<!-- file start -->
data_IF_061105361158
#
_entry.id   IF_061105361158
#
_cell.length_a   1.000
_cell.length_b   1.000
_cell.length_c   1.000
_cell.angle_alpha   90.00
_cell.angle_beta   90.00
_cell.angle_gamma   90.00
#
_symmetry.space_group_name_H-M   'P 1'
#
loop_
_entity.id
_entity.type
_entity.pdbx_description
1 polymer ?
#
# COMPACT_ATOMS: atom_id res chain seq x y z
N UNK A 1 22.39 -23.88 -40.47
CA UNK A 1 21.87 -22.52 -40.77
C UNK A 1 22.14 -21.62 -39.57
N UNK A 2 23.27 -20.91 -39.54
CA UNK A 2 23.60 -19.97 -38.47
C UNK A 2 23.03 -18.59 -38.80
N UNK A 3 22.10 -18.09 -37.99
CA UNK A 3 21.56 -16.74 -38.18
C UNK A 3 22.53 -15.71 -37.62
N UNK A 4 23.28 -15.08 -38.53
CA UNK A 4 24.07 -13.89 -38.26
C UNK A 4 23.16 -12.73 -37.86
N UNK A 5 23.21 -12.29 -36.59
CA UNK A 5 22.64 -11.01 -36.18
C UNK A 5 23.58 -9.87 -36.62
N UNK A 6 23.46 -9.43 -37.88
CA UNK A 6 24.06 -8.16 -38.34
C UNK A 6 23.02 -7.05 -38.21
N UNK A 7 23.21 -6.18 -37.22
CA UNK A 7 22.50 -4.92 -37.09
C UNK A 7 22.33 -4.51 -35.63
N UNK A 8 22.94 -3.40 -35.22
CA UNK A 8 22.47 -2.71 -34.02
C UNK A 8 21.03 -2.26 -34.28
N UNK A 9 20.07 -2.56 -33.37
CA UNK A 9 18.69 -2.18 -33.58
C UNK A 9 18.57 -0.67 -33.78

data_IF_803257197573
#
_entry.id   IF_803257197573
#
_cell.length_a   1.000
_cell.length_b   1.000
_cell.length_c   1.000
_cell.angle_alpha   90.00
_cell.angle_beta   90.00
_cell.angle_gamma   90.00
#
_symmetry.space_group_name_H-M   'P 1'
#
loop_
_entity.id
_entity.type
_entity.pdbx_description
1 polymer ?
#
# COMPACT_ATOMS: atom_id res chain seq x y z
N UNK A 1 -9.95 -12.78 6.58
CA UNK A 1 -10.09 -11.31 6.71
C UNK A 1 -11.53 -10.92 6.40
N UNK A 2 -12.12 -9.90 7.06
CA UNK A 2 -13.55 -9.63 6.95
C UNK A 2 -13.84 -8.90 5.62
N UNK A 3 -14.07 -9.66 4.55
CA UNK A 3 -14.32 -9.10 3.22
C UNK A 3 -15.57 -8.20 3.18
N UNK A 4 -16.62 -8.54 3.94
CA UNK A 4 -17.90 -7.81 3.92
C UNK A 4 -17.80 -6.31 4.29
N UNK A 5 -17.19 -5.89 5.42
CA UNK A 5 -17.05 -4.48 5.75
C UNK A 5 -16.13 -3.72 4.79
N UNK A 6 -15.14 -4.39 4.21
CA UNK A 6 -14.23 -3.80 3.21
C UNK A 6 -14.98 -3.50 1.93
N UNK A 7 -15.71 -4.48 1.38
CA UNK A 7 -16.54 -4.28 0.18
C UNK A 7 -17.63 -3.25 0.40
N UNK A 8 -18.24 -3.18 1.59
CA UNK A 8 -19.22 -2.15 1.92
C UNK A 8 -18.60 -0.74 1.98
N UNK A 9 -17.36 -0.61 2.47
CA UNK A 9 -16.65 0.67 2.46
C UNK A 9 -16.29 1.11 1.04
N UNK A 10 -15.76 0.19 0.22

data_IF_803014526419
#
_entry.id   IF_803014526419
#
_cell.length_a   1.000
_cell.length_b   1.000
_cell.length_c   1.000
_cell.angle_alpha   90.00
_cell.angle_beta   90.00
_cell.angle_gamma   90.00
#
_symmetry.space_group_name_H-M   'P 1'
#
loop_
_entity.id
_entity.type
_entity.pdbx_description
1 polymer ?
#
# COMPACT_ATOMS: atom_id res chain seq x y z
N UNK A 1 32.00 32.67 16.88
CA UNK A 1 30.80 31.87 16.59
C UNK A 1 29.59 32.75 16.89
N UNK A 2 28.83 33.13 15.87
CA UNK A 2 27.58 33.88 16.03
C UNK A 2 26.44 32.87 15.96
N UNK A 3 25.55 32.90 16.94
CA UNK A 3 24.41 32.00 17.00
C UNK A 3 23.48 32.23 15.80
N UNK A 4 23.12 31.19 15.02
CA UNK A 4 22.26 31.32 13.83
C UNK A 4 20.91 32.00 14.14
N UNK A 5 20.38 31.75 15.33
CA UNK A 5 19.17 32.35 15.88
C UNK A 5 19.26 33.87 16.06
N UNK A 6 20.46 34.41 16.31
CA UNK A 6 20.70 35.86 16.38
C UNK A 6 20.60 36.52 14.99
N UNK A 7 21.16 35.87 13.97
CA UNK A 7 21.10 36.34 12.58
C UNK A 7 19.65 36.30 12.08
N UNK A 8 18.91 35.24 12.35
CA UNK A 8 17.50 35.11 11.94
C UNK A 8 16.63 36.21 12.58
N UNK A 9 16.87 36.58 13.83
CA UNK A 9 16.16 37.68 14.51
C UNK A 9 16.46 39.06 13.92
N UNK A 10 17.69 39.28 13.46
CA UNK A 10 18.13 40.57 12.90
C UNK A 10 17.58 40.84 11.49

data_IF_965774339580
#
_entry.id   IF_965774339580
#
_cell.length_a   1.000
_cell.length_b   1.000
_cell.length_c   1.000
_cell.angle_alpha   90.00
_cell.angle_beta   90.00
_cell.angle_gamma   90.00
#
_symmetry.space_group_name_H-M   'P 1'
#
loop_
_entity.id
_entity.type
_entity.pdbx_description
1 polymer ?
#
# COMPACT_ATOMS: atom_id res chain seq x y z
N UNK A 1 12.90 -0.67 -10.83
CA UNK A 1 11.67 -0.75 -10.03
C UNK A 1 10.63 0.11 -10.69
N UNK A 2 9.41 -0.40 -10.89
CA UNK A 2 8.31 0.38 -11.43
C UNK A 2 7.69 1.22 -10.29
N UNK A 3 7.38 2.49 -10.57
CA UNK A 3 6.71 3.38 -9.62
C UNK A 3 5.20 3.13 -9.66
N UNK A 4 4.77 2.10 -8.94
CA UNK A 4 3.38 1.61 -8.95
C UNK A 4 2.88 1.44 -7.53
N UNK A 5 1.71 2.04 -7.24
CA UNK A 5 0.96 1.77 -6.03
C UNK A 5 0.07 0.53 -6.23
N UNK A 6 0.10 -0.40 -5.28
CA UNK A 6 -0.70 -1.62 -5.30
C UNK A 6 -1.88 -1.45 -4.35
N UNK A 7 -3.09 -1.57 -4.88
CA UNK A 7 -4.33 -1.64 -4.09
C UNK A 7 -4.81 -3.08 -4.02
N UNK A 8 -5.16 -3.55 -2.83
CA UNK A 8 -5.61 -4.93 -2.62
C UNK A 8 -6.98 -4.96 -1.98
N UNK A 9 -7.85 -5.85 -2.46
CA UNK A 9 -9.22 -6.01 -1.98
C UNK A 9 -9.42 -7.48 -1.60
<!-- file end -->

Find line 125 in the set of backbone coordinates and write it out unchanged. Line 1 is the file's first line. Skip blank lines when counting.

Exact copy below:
N UNK A 4 23.12 31.19 15.02